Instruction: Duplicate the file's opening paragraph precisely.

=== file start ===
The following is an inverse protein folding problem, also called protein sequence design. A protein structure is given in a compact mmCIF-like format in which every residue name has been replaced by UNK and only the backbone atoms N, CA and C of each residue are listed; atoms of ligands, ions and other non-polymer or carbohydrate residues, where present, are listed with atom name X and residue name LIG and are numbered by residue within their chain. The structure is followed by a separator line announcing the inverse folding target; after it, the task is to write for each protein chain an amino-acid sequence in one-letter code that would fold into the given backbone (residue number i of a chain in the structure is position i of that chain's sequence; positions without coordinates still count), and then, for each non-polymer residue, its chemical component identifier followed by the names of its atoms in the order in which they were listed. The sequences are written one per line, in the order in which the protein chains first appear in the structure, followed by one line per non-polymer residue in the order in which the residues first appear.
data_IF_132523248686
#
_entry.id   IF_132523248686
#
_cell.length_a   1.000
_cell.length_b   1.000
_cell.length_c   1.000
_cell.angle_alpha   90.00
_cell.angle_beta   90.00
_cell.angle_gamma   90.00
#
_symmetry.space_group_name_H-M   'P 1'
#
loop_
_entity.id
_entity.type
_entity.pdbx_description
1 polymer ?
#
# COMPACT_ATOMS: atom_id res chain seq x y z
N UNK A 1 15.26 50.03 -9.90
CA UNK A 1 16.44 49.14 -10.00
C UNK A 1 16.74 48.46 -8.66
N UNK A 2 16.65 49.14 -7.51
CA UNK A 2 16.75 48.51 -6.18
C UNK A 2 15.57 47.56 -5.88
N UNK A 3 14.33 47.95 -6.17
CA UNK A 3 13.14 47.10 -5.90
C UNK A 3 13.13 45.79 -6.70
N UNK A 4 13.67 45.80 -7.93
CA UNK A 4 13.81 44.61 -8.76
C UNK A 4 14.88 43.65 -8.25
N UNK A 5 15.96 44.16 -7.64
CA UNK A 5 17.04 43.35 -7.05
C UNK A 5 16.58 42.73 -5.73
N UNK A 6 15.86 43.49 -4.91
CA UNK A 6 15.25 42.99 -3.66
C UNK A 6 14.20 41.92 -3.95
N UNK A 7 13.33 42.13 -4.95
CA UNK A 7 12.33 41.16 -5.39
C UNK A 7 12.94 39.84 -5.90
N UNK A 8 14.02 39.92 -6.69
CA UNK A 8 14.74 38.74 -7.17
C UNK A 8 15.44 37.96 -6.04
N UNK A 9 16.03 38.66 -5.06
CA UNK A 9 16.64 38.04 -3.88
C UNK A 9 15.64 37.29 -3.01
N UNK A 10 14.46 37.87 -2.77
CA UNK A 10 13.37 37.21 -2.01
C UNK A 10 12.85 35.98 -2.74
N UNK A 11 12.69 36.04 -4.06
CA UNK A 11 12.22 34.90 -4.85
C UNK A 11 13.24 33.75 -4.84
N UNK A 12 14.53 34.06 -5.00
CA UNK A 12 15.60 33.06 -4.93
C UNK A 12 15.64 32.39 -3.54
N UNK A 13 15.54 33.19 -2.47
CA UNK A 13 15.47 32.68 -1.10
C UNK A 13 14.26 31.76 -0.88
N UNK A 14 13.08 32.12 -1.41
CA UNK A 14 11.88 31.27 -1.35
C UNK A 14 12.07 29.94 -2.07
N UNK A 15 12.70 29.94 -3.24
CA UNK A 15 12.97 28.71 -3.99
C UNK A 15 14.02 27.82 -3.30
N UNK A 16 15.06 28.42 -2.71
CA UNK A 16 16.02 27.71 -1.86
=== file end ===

The following is an inverse protein folding problem, also called protein sequence design. A protein structure is given in a compact mmCIF-like format in which every residue name has been replaced by UNK and only the backbone atoms N, CA and C of each residue are listed; atoms of ligands, ions and other non-polymer or carbohydrate residues, where present, are listed with atom name X and residue name LIG and are numbered by residue within their chain. The structure is followed by a separator line announcing the inverse folding target; after it, the task is to write for each protein chain an amino-acid sequence in one-letter code that would fold into the given backbone (residue number i of a chain in the structure is position i of that chain's sequence; positions without coordinates still count), and then, for each non-polymer residue, its chemical component identifier followed by the names of its atoms in the order in which they were listed. The sequences are written one per line, in the order in which the protein chains first appear in the structure, followed by one line per non-polymer residue in the order in which the residues first appear.